Try it online!

Takes coefficients in increasing order, i.e. the first input is the constant term.

Example run:

julia> using Polynomials

julia> g = x -> map(Poly(x), roots(polyder(Poly(x))))
(::#1) (generic function with 1 method)

julia> g([8,45,-12,1])
2-element Array{Float64,1}:
58.0
62.0


# Java 8, 364239227226 218 bytes

a->{int l=a.length,A[]=a.clone(),s=0,i,r,f=l,p;for(;f>0;A[--f]*=f);for(int n:A)s+=n<0?-n:n;for(r=~s;r++<s;){for(p=0,i=f=1;i<l;f*=r)p+=A[i++]*f;if(p==0){for(f=i=0;i<l;f+=a[i++]*Math.pow(r,p++));System.out.println(f);}}}


Uses the same functionality from this answer of mine.

-8 bytes thanks to @OlivierGrégoire by taking the array in reversed order.

Explanation:

Try it online.

a->{                  // Method with integer-varargs parameter and integer return-type
int l=a.length,     //  The length of the input-array
A[]=a.clone(),  //  Copy of the input-array
s=0,            //  Sum-integer, starting at 0
i,              //  Index-integer
r,              //  Range-integer
f=l,            //  Factor-integer, starting at l
p;              //  Polynomial-integer
for(;f>0;           //  Loop over the copy-array
A[--f]*=f);       //   And multiply each value with it's index
//   (i.e. [8,45,-12,1] becomes [0,45,-24,3])
for(int n:A)        //  Loop over this copy-array:
s+=n<0?-n:n;      //   And sum their absolute values
for(r=~s;r++<s;){   //  Loop r from -s up to s (inclusive) (where s is the sum)
for(p=0,          //   Reset p to 0
i=f=1;        //   and f to 1
//   (i is 1 to skip the first item in the copy-array)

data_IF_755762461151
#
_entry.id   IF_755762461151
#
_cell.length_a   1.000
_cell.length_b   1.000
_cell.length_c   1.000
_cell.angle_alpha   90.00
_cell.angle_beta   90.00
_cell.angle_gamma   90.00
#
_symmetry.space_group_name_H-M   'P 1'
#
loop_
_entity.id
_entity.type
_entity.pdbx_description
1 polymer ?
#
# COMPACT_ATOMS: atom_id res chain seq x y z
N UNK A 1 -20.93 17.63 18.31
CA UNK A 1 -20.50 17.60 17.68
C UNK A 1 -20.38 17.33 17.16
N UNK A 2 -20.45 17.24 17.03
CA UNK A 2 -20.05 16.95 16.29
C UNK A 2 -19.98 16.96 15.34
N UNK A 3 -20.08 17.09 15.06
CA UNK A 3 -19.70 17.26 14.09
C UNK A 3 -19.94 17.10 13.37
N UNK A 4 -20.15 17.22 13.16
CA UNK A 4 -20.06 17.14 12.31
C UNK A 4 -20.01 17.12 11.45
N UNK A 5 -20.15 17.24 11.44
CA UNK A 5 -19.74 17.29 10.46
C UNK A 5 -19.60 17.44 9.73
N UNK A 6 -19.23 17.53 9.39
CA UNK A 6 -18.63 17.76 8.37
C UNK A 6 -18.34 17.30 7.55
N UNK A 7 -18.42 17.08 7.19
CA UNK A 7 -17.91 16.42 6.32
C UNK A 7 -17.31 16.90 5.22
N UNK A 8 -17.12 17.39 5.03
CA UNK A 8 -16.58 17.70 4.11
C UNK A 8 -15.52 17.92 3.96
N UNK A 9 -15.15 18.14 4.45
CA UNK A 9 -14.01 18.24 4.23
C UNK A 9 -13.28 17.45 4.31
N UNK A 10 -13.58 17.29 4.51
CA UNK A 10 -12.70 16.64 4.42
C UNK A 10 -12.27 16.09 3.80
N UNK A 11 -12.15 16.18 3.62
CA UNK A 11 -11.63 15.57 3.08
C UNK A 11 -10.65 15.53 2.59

i<l;          //   Inner loop over the input again, this time with index (i)
f*=r)         //     After every iteration: multiply f with the current r
p+=             //    Sum the Polynomial-integer p with:
A[i++]       //     The value of the input at index i,
*f;}   //     multiplied with the current factor f
if(p==0){         //   If p is now 0:
for(f=i=0;      //    Use f as sum, and reset it to 0
i<l;        //    Loop over the input-array
f+=a[i++]*Math.pow(r,p++));
//     Fill in r in the parts of the input-function
System.out.println(f);}}}
//    And print the sum

• fails for 1,0,0 (x^2=0) – betseg Jan 31 '18 at 17:16
• @betseg Thanks! Fixed and golfed. – Kevin Cruijssen Jan 31 '18 at 19:35
• You should accept the input in reversed order (it is explicitly allowed) to reduce your count like this: int... ,i, ...; for(;f>0;)A[--f]*=f;. Unless I'm mistaken, this should save you at least 4 bytes. If you do this, make sure to invert all your accesses to the input. – Olivier Grégoire Feb 1 '18 at 15:57
• @OlivierGrégoire Thanks, 8 bytes saved! – Kevin Cruijssen Feb 2 '18 at 7:55

# Wolfram Language (Mathematica), 30 bytes

a@x/.#&/@Solve[a=#;#'@x==0,x]&


Takes a pure-function polynomial (i.e. a polynomial with # as a variable and with a & at the end).

Try it online!

-3 bytes thanks to Laikoni.

r#l=foldr1((.(r*)).(+))l
r l|_:d<-zipWith(*)[0..]l,t<-sum$abs<$>d=[i#l|i<-[-t..t],i#d==0]


Try it online!

Takes coefficients reversed.

• d<-tail\$ can be shortened to _:d<-. – Laikoni Jan 31 '18 at 20:01

# Python 3, 156 bytes

def f(p,E=enumerate):a=lambda p,v:sum(e*v**i for i,e in E(p));d=[e*i for i,e in E(p)][1:];r=sum(map(abs,d));return[a(p,x)for x in range(-r,r+1)if a(d,x)==0]


Try it online!

-2 bytes thanks to Mr. Xcoder
-22 bytes thanks to ovs

# Python + numpy, 91

• 1 byte saved thanks to @KevinCruijssen
from numpy import*
p=poly1d(input())
print map(lambda x:int(polyval(p,x)),roots(p.deriv()))


# Pari/GP, 28 bytes

p->[eval(p)|x<-polroots(p')]


Evaluate the polynomial at the roots of its derivative.

Try it online!